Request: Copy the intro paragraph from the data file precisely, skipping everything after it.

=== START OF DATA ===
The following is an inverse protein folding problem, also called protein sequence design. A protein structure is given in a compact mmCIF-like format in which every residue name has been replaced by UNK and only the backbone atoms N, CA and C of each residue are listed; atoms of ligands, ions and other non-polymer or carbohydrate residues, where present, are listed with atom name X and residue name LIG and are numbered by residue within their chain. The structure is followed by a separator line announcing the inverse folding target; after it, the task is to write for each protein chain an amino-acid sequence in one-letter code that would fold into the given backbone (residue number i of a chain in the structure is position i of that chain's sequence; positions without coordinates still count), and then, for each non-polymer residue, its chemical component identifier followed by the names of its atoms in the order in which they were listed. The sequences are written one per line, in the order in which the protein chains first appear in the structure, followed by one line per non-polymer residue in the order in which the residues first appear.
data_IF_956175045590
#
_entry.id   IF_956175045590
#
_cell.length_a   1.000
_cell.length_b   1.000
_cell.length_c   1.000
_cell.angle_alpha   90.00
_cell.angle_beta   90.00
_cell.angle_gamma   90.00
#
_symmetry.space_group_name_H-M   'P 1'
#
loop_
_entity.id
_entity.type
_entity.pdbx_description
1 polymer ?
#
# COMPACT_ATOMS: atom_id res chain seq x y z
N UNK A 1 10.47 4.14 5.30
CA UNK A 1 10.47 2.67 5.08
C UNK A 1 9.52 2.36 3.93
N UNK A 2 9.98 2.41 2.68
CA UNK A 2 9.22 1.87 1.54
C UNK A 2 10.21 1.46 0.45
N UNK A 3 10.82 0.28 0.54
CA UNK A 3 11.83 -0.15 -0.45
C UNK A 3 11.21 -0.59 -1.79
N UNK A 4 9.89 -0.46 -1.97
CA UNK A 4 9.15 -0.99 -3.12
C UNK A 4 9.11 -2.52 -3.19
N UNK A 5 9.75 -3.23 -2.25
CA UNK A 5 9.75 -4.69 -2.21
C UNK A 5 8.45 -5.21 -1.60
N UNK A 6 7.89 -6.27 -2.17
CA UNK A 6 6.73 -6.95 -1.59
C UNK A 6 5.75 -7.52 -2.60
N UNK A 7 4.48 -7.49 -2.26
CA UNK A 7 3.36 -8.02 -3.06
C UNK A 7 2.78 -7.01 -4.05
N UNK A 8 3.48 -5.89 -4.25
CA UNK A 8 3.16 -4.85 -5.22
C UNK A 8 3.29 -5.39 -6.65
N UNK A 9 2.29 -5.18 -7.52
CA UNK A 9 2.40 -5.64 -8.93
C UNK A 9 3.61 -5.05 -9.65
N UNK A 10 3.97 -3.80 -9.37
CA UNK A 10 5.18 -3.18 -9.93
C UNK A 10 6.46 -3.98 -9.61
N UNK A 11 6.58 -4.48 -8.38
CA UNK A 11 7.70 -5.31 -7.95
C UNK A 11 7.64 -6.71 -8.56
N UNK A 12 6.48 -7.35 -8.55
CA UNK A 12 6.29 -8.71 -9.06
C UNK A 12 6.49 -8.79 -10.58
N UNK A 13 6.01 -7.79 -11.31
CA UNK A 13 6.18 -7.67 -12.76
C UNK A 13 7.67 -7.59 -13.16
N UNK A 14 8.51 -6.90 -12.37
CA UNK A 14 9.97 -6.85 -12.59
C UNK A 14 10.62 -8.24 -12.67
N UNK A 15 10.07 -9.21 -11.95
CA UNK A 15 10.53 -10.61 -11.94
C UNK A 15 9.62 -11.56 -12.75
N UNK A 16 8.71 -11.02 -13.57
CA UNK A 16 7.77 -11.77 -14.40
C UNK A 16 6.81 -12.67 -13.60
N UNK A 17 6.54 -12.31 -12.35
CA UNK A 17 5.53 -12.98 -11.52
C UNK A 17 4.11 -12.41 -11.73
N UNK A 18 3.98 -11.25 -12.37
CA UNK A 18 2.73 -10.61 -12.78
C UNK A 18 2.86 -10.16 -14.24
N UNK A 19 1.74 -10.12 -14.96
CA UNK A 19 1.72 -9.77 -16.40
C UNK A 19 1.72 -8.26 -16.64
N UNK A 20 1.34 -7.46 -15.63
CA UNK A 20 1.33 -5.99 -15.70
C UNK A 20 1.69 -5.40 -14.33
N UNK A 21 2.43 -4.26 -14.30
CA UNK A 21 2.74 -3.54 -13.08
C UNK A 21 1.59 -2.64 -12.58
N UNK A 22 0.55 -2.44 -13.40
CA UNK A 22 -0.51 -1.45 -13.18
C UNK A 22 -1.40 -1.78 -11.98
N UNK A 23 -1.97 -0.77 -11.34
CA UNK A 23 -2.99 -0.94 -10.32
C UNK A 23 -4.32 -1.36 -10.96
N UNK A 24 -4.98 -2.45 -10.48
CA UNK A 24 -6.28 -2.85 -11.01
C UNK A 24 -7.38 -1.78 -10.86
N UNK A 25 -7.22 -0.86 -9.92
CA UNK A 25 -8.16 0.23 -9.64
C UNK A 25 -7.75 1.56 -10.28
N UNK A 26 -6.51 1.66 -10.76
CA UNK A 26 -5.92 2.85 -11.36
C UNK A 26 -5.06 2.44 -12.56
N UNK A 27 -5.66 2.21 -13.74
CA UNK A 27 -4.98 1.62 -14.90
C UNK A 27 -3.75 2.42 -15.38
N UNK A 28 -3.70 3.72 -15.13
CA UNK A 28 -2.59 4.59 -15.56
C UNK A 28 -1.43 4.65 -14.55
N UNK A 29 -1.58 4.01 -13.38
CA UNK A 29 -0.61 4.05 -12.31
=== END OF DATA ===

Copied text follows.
The following is an inverse protein folding problem, also called protein sequence design. A protein structure is given in a compact mmCIF-like format in which every residue name has been replaced by UNK and only the backbone atoms N, CA and C of each residue are listed; atoms of ligands, ions and other non-polymer or carbohydrate residues, where present, are listed with atom name X and residue name LIG and are numbered by residue within their chain. The structure is followed by a separator line announcing the inverse folding target; after it, the task is to write for each protein chain an amino-acid sequence in one-letter code that would fold into the given backbone (residue number i of a chain in the structure is position i of that chain's sequence; positions without coordinates still count), and then, for each non-polymer residue, its chemical component identifier followed by the names of its atoms in the order in which they were listed. The sequences are written one per line, in the order in which the protein chains first appear in the structure, followed by one line per non-polymer residue in the order in which the residues first appear.